That's how it has been for Gloeckner for years. Some call her a ''cartoonist's cartoonist,'' a backhanded compliment that both acknowledges her exacting skill as an artist and the fact that, even for comics, her work has not sold especially well. ''Phoebe is one of the most accomplished artists in terms of mastery of the medium,'' says Bill Griffith, the creator of Zippy the Pinhead. Griffith was among the first to publish Gloeckner's work, when she was in her late teens. ''Her drawing conveys a lot of the underlying feeling of what's going on in the same way a movie can have a shot without dialogue that's a major turning point or a major insight into a character. It's a delicate balancing act. The pictures have to propel the story without overtaking it. That balance -- it's almost a tension -- occurs when a cartoonist is equally good as a writer and artist, and it's very rare.''
Richard Grossinger, publisher of North Atlantic Books/Frog Ltd., which put out ''A Child's Life,'' says: ''In a perfect world, she would have as large an audience as R. Crumb or Art Spiegelman. She's that good. But we haven't been successful in letting that world know about it.''
''Diary of a Teenage Girl,'' which will be published next spring, could change that. Inspired by, among other things, the illustrated novels of the Victorian period, it takes the form a step further. Instead of a fully illustrated graphic novel, like Spiegelman's ''Maus'' or Daniel Clowes's ''Ghost World,'' Gloeckner's book is largely text that periodically bursts into comics the way a musical bursts into song: with no warning whatsoever, as if it's normal. Because its raunchier themes are explored through prose rather than through images, ''Diary'' has a better shot at being picked up by conventional bookstores than ''A Child's Life'' did. Gloeckner is the first to admit that's an exciting opportunity. She's also the first to question whether it's one she wants.
In conversation about her work, Phoebe Gloeckner shifts arbitrarily between referring to ''Minnie'' and ''me.'' ''I was so needy,'' she remembers of herself as a teenager, followed immediately by, ''In that sense, there was nothing particularly remarkable about Minnie.'' Because of the permeable boundary between fact and fiction in Gloeckner's life, I find myself, at times, picking peculiar arguments with her. ''One of the things that interests me about Minnie,'' I say, ''is that she is very pretty. We talk a lot about the damage done to girls by unrealistic standards of beauty but not about the vulnerability that comes when you actually meet them.''
''I don't think Minnie was beautiful. I honestly don't.'' ''Well,'' I say, ''I think she probably was. She turns heads wherever she goes.'' We both laugh awkwardly at the perversity of speaking in the third person. Gloeckner considers this for a moment. ''I always hoped people would think I was pretty, but I always felt painfully ugly,'' she says slowly. ''Painfully. Whether that was the reality or not. I know a lot of girls feel that way. I could not deal with my appearance or my sexuality. I just wanted someone to see who I was for real and love me for it. So I would talk to anybody, go anyplace with anybody in the hope that they would see me and help me.'' She shakes her head. ''And I can't even say how I meant that.''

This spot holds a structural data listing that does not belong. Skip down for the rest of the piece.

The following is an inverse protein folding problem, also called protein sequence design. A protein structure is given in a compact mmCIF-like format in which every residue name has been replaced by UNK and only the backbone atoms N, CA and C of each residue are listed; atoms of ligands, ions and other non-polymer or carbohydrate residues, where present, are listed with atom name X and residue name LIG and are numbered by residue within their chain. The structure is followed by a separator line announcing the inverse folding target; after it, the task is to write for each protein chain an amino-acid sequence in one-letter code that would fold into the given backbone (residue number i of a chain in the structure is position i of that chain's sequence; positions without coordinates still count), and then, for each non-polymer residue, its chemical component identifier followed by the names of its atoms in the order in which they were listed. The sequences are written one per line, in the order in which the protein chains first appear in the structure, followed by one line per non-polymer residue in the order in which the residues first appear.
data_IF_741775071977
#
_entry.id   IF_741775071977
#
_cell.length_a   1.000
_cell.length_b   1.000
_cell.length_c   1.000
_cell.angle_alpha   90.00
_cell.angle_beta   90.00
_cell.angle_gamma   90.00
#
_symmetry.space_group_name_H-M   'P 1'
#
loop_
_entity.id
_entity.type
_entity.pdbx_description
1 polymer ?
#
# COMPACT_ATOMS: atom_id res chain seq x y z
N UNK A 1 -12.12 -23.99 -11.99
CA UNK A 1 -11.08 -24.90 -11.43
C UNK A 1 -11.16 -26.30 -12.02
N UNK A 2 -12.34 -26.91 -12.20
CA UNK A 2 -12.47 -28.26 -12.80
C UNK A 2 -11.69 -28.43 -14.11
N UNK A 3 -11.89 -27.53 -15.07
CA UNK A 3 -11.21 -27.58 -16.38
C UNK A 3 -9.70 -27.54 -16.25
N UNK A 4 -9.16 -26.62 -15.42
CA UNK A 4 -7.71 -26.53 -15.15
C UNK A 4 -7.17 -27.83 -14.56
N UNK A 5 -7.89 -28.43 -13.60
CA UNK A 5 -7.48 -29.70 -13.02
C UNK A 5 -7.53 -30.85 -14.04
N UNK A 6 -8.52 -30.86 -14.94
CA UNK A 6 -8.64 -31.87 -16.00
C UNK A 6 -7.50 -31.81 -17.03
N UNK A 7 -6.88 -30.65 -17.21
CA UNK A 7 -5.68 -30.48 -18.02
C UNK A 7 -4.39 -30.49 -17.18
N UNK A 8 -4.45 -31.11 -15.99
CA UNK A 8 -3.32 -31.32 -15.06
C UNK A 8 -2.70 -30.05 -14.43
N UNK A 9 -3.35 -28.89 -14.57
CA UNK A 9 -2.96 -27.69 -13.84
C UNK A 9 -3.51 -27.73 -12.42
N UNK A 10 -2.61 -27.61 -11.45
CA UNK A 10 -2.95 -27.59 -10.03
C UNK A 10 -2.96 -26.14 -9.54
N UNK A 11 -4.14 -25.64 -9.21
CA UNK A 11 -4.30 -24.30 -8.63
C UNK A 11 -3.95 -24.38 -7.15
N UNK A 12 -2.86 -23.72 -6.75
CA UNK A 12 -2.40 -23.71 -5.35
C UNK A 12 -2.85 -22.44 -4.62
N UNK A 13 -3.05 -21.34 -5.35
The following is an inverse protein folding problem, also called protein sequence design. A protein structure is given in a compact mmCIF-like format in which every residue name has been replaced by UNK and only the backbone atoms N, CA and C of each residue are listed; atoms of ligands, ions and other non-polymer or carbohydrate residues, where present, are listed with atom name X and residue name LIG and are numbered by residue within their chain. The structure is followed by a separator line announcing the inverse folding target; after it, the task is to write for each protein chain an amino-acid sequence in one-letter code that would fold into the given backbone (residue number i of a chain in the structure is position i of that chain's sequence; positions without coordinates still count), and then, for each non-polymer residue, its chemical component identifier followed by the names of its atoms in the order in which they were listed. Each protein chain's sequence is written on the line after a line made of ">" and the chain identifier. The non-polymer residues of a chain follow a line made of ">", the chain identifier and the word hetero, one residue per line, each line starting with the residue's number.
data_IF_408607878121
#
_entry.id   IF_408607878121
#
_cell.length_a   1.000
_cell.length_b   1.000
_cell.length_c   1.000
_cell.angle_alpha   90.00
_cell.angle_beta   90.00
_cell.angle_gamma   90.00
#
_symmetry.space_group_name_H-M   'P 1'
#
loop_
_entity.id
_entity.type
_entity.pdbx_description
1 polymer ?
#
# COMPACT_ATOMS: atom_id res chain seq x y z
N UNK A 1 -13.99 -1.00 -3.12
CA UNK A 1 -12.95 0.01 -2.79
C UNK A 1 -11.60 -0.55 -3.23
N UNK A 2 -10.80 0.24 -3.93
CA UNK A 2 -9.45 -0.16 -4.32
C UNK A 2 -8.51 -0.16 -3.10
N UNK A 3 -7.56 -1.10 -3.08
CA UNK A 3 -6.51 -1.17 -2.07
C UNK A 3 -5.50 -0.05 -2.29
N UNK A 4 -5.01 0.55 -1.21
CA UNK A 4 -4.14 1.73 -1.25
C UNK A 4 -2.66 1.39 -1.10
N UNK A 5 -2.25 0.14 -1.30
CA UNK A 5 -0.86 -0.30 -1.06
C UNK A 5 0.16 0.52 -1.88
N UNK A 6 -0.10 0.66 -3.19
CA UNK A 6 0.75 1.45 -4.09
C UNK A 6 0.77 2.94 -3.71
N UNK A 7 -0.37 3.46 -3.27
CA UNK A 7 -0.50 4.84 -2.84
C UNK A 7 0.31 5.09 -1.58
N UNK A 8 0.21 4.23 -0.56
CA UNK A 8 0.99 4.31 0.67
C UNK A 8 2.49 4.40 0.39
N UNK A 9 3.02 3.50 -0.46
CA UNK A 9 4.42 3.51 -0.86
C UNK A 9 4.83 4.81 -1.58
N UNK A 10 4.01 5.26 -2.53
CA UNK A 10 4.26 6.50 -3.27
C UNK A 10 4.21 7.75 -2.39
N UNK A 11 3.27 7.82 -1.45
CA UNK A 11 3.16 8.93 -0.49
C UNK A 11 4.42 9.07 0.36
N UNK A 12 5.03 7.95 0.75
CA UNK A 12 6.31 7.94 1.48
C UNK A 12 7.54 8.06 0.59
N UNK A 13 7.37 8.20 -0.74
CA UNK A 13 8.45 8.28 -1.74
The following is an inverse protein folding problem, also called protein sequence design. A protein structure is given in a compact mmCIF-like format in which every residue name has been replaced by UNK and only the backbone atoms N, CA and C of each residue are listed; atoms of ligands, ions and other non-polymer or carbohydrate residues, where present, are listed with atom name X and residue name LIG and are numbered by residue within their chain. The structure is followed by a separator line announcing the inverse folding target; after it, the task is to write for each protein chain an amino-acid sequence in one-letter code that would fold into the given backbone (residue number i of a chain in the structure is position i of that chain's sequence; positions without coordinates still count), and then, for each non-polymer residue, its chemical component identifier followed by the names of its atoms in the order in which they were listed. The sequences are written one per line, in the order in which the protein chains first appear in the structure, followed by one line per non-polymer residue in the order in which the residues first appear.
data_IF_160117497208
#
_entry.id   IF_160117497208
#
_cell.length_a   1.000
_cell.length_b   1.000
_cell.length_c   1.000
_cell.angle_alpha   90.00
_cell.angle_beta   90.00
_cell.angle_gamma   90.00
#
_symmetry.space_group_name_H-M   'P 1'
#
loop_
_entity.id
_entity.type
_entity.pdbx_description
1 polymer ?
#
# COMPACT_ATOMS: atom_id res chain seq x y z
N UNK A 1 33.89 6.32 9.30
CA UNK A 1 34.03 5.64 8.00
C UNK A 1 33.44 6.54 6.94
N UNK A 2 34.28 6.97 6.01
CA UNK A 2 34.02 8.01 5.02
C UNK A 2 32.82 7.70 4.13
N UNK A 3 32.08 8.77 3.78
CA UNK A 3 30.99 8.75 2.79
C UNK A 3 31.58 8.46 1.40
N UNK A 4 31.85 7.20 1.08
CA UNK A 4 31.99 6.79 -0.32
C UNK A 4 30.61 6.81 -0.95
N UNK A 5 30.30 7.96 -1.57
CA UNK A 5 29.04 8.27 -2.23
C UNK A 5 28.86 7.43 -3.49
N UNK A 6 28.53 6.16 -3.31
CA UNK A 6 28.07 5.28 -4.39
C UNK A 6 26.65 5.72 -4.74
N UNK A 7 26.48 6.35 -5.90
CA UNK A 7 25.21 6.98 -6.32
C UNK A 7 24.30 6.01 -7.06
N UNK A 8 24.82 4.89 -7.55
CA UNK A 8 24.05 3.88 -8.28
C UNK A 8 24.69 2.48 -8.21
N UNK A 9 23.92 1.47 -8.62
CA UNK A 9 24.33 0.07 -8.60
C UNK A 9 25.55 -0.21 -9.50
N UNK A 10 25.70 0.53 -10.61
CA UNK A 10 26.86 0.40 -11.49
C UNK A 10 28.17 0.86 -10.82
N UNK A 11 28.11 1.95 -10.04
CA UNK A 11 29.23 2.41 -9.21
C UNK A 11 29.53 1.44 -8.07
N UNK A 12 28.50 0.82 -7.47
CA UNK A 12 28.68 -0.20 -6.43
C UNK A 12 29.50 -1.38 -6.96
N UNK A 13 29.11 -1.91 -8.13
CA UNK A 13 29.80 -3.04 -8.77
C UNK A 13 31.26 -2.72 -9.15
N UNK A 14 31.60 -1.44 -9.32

Gloeckner is the daughter of a librarian from a blue-collar family (her mother) and an unemployed artist from a blue-nosed one (her dad). They divorced when she was 4. Eight years later, her mother remarried and moved the family from Philadelphia to San Francisco. The early Minnie stories portray a stepfather who was arbitrarily cruel and who leered at Minnie and dropped sexual innuendos. In real life, the marriage quickly deteriorated, and to shield her from the tension, Phoebe was shipped off to an elite boarding school. By the time she returned home at 15, her mother was dating again.There is an image that Gloeckner returns to in her work that acts as a kind of pivot point, a defining moment both in her own life and her character's. She drew it in one of her first comics at 16. It appears again, in writing this time, in ''Diary of a Teenage Girl.'' It is not one of the more lurid images in her repertoire, but it may be the most chilling: it shows one of her mother's boyfriends, someone Minnie trusted and admired, running a casual finger across her bare midriff. It is his first tentative crossing of a line, quite literally sending out a feeler to gauge the girl's vulnerability. ''When he first made those advances, my initial thought was, 'This is not right,''' she says, ''but then I thought, 'Maybe it is and I don't know.' Minnie had been bombarded with adults who had no boundaries and were overtly sexual with children. You get used to that, and at a certain point you think of yourself and value yourself solely as a sexual being.'
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material copyright 2001 The New York Times, Peggy Orenstein, Michael O'Neill